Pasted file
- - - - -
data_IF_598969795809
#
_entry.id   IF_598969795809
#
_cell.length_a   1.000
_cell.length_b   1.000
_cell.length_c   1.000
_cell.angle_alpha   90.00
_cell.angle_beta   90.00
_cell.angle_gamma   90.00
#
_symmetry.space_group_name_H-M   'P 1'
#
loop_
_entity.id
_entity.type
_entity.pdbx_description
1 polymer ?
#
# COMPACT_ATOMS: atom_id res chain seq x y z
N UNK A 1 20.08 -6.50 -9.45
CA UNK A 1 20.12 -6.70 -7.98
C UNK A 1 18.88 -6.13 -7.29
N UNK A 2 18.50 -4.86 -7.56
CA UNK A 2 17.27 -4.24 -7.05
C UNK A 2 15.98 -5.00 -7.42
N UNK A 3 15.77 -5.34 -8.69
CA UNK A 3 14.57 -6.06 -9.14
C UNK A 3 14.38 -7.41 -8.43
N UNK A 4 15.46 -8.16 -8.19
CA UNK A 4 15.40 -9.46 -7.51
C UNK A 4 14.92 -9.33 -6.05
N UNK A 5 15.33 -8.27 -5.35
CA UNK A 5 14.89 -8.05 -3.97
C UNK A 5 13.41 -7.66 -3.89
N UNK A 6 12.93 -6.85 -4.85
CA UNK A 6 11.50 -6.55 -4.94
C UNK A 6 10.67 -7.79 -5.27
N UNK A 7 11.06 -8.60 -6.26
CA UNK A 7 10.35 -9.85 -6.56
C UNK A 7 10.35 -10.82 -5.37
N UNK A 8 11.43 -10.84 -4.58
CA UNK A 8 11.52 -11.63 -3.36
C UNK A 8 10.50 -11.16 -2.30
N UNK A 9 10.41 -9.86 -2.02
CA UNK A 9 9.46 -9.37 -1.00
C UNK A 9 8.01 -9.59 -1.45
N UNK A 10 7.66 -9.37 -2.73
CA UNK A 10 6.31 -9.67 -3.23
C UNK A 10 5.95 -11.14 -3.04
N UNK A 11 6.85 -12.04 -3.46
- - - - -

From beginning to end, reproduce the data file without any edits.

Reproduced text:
data_IF_598969795809
#
_entry.id   IF_598969795809
#
_cell.length_a   1.000
_cell.length_b   1.000
_cell.length_c   1.000
_cell.angle_alpha   90.00
_cell.angle_beta   90.00
_cell.angle_gamma   90.00
#
_symmetry.space_group_name_H-M   'P 1'
#
loop_
_entity.id
_entity.type
_entity.pdbx_description
1 polymer ?
#
# COMPACT_ATOMS: atom_id res chain seq x y z
N UNK A 1 20.08 -6.50 -9.45
CA UNK A 1 20.12 -6.70 -7.98
C UNK A 1 18.88 -6.13 -7.29
N UNK A 2 18.50 -4.86 -7.56
CA UNK A 2 17.27 -4.24 -7.05
C UNK A 2 15.98 -5.00 -7.42
N UNK A 3 15.77 -5.34 -8.69
CA UNK A 3 14.57 -6.06 -9.14
C UNK A 3 14.38 -7.41 -8.43
N UNK A 4 15.46 -8.16 -8.19
CA UNK A 4 15.40 -9.46 -7.51
C UNK A 4 14.92 -9.33 -6.05
N UNK A 5 15.33 -8.27 -5.35
CA UNK A 5 14.89 -8.05 -3.97
C UNK A 5 13.41 -7.66 -3.89
N UNK A 6 12.93 -6.85 -4.85
CA UNK A 6 11.50 -6.55 -4.94
C UNK A 6 10.67 -7.79 -5.27
N UNK A 7 11.06 -8.60 -6.26
CA UNK A 7 10.35 -9.85 -6.56
C UNK A 7 10.35 -10.82 -5.37
N UNK A 8 11.43 -10.84 -4.58
CA UNK A 8 11.52 -11.63 -3.36
C UNK A 8 10.50 -11.16 -2.30
N UNK A 9 10.41 -9.86 -2.02
CA UNK A 9 9.46 -9.37 -1.00
C UNK A 9 8.01 -9.59 -1.45
N UNK A 10 7.66 -9.37 -2.73
CA UNK A 10 6.31 -9.67 -3.23
C UNK A 10 5.95 -11.14 -3.04
N UNK A 11 6.85 -12.04 -3.46